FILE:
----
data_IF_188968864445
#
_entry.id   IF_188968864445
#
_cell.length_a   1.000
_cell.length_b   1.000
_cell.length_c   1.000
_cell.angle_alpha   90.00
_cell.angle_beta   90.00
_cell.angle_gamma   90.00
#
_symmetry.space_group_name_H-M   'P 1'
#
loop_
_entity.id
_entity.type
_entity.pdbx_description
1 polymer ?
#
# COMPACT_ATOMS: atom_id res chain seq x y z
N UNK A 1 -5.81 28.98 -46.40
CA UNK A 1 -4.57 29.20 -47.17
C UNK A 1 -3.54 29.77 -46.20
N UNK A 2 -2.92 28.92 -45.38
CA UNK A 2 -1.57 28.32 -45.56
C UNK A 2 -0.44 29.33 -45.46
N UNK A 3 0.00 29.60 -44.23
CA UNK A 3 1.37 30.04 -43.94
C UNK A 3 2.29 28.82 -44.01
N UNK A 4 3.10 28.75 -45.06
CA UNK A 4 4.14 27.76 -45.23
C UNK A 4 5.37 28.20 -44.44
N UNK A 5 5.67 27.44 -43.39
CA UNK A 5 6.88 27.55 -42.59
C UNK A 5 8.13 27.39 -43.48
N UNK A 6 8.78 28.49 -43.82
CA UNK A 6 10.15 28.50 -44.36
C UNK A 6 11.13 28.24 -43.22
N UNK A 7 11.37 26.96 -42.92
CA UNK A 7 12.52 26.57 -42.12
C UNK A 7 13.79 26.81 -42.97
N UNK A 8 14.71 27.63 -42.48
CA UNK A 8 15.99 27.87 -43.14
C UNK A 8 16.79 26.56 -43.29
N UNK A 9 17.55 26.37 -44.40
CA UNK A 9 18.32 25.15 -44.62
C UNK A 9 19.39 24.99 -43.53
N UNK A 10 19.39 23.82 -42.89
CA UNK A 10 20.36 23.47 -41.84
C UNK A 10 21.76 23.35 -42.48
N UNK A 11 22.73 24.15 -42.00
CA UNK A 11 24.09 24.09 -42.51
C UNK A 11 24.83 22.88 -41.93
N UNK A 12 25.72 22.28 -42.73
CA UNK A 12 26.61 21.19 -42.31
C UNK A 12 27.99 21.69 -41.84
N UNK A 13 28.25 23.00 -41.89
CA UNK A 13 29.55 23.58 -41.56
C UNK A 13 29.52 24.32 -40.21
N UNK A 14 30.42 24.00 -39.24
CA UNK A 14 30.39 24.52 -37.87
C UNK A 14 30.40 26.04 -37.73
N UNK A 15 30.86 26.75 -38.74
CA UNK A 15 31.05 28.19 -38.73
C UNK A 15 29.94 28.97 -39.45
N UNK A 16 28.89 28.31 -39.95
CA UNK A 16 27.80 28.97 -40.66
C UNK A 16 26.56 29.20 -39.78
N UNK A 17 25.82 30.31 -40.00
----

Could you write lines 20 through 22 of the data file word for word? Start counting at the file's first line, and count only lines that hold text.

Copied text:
# COMPACT_ATOMS: atom_id res chain seq x y z
N UNK A 1 -5.81 28.98 -46.40
CA UNK A 1 -4.57 29.20 -47.17